Newly diagnosed CKD stage 3: Hello I am... - Early CKD Support

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Newly diagnosed CKD stage 3



I am new to the forum and just made aware of the fact that I am at CKD stage 3 based on a test taken a year ago. Count at 53. Apart from being in shock with the news, I am a little disturbed by the fact that it took over a year for the doctor to get in touch with me and ask to be retested. Especially when the count had dropped to 53 from a previous count of 79 from a test taken 6 months prior. Whilst waiting for my nezt blood test I wish to get a 2nd opinion. Any thoughts or advice? Who would be the best Kidney specialist in the UK?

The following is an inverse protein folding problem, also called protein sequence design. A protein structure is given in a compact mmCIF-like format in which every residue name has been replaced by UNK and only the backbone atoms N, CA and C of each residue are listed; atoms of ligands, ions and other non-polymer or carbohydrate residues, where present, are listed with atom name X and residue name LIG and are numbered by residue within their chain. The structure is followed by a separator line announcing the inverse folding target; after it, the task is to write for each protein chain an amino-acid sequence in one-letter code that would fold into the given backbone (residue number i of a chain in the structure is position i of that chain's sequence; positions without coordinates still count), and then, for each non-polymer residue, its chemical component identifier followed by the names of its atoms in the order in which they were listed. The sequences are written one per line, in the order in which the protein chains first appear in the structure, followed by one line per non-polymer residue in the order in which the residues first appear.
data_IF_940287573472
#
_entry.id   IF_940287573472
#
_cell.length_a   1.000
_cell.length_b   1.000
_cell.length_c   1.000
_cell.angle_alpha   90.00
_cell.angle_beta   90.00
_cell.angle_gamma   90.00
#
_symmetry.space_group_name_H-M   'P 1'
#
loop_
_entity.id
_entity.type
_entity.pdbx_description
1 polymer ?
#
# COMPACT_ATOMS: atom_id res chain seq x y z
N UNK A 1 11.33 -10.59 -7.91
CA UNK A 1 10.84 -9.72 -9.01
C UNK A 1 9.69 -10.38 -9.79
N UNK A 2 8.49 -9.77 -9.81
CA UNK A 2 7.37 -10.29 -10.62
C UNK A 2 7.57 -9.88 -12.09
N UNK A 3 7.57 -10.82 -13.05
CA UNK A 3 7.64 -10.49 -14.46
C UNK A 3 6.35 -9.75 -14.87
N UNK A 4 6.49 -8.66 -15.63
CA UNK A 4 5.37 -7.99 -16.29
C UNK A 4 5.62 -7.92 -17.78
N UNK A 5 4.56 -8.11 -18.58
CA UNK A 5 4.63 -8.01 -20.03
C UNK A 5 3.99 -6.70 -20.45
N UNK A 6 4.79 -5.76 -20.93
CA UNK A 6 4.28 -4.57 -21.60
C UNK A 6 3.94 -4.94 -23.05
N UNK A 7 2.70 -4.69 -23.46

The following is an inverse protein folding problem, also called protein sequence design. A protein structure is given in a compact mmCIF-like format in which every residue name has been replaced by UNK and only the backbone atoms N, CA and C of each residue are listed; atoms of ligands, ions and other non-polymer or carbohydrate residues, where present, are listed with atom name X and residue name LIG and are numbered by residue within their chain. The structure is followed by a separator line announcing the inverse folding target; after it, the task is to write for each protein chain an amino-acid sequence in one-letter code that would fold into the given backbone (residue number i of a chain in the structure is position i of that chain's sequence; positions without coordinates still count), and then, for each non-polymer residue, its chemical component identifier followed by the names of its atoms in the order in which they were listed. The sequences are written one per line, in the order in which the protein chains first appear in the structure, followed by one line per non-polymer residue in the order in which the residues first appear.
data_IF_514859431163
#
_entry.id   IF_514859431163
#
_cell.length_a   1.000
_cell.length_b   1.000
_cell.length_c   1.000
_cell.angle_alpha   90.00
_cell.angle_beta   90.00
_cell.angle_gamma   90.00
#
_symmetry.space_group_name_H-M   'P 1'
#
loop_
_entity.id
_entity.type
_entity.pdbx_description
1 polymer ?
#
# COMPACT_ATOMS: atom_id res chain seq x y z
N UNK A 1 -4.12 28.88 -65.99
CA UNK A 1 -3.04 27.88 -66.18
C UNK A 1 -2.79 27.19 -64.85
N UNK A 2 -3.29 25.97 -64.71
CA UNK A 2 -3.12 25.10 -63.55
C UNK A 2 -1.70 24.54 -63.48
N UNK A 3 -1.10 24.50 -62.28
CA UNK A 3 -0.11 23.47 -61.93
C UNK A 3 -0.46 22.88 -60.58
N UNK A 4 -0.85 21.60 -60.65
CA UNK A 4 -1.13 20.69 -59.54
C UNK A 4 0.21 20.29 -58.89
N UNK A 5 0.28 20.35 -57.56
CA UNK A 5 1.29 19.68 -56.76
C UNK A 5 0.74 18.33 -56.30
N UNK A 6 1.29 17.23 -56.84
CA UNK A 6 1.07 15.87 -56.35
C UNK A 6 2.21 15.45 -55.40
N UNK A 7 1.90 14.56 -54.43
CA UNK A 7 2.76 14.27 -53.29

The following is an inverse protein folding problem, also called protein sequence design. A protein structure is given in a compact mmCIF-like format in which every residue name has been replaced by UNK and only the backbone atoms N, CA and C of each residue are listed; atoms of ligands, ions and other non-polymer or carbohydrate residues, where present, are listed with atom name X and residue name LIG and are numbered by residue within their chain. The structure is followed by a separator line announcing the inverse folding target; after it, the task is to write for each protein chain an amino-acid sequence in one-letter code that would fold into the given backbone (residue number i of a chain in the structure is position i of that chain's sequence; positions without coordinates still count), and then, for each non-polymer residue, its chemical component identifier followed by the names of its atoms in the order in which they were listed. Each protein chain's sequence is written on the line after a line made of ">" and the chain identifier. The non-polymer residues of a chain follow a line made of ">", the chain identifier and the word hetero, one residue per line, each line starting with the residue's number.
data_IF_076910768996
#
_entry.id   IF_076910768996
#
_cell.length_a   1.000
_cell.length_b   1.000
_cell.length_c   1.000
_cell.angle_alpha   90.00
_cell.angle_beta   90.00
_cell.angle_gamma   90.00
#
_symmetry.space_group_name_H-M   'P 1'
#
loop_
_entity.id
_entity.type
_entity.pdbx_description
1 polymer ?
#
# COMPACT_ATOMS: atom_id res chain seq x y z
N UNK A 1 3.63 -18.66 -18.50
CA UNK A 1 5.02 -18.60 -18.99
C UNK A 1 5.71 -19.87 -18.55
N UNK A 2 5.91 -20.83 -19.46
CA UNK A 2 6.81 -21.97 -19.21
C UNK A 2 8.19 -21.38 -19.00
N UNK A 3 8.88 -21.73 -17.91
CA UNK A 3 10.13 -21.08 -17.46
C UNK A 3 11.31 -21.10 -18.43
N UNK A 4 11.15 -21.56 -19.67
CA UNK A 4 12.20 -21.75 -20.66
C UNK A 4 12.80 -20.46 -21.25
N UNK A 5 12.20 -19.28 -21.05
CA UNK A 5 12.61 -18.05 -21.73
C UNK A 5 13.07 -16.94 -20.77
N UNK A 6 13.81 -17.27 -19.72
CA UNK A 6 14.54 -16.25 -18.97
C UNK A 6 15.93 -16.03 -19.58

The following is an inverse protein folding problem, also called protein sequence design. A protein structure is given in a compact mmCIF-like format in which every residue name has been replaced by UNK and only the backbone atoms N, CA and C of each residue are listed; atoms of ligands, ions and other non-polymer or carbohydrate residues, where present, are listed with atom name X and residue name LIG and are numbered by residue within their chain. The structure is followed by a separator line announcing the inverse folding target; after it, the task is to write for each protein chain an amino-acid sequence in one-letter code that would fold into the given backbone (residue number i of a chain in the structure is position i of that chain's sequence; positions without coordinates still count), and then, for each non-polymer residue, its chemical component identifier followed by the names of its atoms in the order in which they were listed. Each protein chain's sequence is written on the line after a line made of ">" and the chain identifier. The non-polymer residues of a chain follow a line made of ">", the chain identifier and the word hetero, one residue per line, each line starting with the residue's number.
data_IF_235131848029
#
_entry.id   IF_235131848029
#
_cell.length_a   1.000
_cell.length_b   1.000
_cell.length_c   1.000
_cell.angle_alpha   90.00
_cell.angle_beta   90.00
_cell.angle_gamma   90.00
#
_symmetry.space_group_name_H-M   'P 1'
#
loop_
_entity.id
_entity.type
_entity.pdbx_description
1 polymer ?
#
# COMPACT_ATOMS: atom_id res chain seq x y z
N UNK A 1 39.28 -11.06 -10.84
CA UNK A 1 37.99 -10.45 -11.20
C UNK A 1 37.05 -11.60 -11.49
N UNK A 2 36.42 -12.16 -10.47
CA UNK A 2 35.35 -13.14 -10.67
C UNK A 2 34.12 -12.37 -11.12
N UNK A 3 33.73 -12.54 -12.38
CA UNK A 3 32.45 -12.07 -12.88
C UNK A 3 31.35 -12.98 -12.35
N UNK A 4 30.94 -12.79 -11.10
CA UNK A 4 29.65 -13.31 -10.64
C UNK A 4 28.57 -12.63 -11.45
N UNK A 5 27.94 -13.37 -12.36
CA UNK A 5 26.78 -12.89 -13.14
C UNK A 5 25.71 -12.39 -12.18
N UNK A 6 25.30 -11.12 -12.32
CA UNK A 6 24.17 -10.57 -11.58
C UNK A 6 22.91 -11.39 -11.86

Thank you.

15 Replies

Hi there, in my experience, you're lucky to be told. I'd been hovering around stage 3 for several years before I was told (I found out retrospectively that it's probably been at least 5 years). And I do know a lot of people on this forum and elsewhere that have found out by accident in the UK. Doctors really don't seem to think it's an issue and you're unlikely to get referred to a nephrologist at your levels (they don't normally get involved until it's serious). I certainly haven't been referred despite there being no obvious cause of my CKD.

The good news is that you can stay at stage 3 for years and years and may not ever progress any further. Very few people with CKD get to the dialysis stage, which is why I believe doctors treat the condition at this stage with very little concern. However you can do things to help preserve your kidney function, mainly with diet. Everyone's different but the general advice is: avoid processed food (which contain phosphates), fizzy drinks, salt, too much red meat, too much dairy and alcohol in moderation. Also giving up smoking (if you do) and regular exercise. And try not to worry :-)